For some people, a crisis is a train cancellation or lost passport. For others, it is something more serious. However, in business, a crisis can destroy a company’s reputation in the blink of an eye – if it isn’t managed as it should be.
Tom Curtin, founder of Curtin & Co, an agency specialising in reputation management and crisis preparation, drums this message into each and every one of his clients. Having previously plied his trade as a business journalist – before going on to work for Thames Water as chief press officer – Curtin knows how it feels to come under fire from all sides. “The company had been under a huge attack because of the privatisation,” says Curtin, reflecting on his time at Thames Water. “People forgot what the company was about: supplying water and sewage services.”
With these experiences behind him, Curtin decided in 2009 that the time was nigh to go his own way. Five years later – and with a team of 20 ex-journalists and ex-politicians on board – Curtin & Co is proving a fairly useful resource for firms that are precious about their reputation, of which there are a fair few. The company’s work begins from a simple premise, one that has been touched upon above. “We start by saying ‘when is your reputation as a brand or as a company most at risk?’” says Curtin. “And it is most at risk when you are under attack or in a crisis.”
A decent way of preparing anyone for a crisis is by throwing them into one and seeing how they fare, he adds.
“We do a very realistic crisis simulation for companies where we actually put them under huge stress with microphones stuck at them and Twitter feeds coming through every 15 seconds in real time,” says Curtin. “We have journalists turn up, we have news bulletins and we video and record everything. We then sit down and say ‘what are the chinks in your procedure?’, ‘what has gone wrong?’, ‘how come it took you two hours to get out even a simple statement when Twitter is bleeping away every single second?’”
Speed is very much of the essence when it comes to crisis management. Equally though, it is about putting procedures in place far in advance of a sticky situation arising. “In today’s world, your methods for communication need to be superfast,” says Curtin. “You don’t have time to sit around while the lawyers look over a simple three-line statement. You need to prepare these statements in advance and have them on the shelf so that when something hits you, you are ready to say something.”
As Curtin stresses, simplicity goes hand-in-hand with a rapid response. “If I see a crisis management manual which is 200 pages long, it is a waste of time,” he says. “You have got to have very simple checklists and templates all ready to go so that you can spring into action at a moment’s notice.”
Bracing for the worst is an uncomfortable undertaking for any enterprise, but living in denial is a dangerous game indeed. A failure to accept that disaster could be lurking just around the corner can ultimately prove catastrophic. “I think there is a huge complacency, particularly among more medium-sized companies,” comments Curtin. “There is a certain amount of ‘this could never happen to us,’ but it happens every day. You have to be prepared. Sit down with your management team and say ‘what is the worst that could happen to us?’, ‘how are we prepared for it?’ – and then test it.”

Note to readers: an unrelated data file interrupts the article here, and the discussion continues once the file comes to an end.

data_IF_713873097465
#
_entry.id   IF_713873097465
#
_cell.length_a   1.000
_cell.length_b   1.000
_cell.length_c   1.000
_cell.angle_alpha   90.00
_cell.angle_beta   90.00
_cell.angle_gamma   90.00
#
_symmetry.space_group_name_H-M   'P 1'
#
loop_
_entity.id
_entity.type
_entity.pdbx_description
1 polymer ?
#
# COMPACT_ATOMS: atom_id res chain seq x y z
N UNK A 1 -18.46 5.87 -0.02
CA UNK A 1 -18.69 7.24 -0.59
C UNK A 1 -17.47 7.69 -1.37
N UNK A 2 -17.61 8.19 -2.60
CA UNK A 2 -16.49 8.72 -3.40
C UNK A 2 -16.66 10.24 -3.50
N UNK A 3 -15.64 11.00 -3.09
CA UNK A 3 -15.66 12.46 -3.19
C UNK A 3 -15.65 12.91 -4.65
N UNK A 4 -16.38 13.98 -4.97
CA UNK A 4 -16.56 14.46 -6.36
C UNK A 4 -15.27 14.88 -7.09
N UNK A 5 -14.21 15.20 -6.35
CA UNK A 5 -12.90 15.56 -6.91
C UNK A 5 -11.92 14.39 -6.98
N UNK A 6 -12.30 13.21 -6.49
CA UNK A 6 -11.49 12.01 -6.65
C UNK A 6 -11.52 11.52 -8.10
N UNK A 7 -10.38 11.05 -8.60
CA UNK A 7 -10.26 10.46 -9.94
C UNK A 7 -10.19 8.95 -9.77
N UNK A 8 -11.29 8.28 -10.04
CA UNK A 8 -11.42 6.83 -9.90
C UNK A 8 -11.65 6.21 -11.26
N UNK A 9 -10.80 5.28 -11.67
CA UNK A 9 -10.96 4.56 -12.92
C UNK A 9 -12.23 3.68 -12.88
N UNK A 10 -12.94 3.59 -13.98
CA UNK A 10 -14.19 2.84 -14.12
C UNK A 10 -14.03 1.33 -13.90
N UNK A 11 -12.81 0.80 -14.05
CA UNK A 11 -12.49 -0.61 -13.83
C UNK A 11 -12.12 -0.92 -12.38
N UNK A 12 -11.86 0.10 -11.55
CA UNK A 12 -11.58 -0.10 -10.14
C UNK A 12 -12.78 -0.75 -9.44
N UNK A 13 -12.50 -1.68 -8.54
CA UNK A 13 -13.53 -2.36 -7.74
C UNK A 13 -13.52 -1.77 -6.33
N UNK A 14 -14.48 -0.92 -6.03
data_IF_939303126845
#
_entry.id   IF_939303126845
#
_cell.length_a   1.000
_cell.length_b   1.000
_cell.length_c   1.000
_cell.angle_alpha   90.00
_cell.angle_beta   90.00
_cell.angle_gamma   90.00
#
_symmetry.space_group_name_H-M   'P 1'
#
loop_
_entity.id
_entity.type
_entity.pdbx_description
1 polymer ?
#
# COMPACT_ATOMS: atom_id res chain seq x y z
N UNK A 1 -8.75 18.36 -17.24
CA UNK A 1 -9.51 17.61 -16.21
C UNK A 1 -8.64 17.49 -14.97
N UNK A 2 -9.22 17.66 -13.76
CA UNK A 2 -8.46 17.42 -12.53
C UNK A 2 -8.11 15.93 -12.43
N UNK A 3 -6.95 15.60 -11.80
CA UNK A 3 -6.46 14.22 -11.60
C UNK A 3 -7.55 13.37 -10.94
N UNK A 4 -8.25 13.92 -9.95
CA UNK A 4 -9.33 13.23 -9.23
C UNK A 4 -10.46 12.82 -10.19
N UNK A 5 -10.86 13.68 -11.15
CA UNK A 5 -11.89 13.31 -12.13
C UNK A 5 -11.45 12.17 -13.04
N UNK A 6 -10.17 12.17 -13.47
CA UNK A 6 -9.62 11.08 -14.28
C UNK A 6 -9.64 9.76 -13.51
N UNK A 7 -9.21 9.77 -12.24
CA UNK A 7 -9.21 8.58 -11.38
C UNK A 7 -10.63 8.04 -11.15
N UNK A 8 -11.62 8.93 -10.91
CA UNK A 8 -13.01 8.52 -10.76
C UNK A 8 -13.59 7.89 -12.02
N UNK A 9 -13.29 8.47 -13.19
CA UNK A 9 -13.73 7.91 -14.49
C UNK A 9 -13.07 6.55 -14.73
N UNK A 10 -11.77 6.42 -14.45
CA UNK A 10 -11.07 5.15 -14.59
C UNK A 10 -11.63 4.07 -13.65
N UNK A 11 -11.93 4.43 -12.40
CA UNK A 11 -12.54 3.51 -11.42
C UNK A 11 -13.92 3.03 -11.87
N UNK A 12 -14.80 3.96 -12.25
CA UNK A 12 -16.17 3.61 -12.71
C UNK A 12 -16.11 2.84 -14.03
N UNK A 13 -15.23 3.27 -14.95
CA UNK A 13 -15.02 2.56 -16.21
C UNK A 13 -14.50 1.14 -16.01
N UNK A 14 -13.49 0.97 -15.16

Curtin also points to a common school of thought among SMEs and start-ups that says ‘we are so small, we will always be under the radar.’ Such a belief seems redundant in an age when the internet has become ubiquitous. If anything, the need for businesses to be on their toes has never been greater. “The problem with cyberspace, and it is a huge problem, is that nothing dies,” says Curtin. “Everything lives forever. You cannot shred cyberspace as you could in the old days, so you have to be very careful with information.”
It won’t have escaped most people’s attention that social media has become as much of a graveyard for brands as it has for celebrities in recent years. Each and every tweet or post is shared within seconds, and screenshots are taken if it is controversial enough to be deemed newsworthy. Deleting a comment is, in the majority of cases, too little too late. Thus there is much to be said for taking a step back and considering the impact, or perception, of those 140 characters before sending them into the digital ether. “You are sending out a press release with a tweet so if you are not happy putting the words ‘press release’ on top of a tweet, don’t press send,” says Curtin. “Particularly when your reputation is at stake, you are as good as your last bad tweet.”
Sound preparation can therefore help alleviate the possibility of an ill-informed tweet or misplaced USB stick becoming a full-blown crisis. “When you get into crisis mode, it is very hard to get out of it,” Curtin adds. “It is like a boxer on the ropes. Things go wrong. They keep on going wrong. The best thing to do is not to get into that spiral but to get it right from the very start.”
Putting in the groundwork from the outset can therefore go a long way to ensuring that one’s reputation is maintained, or even enhanced, in the face of something that could otherwise tarnish it.
As Curtin concludes: “You have only got one reputation. Lose it once and you might never get it back.”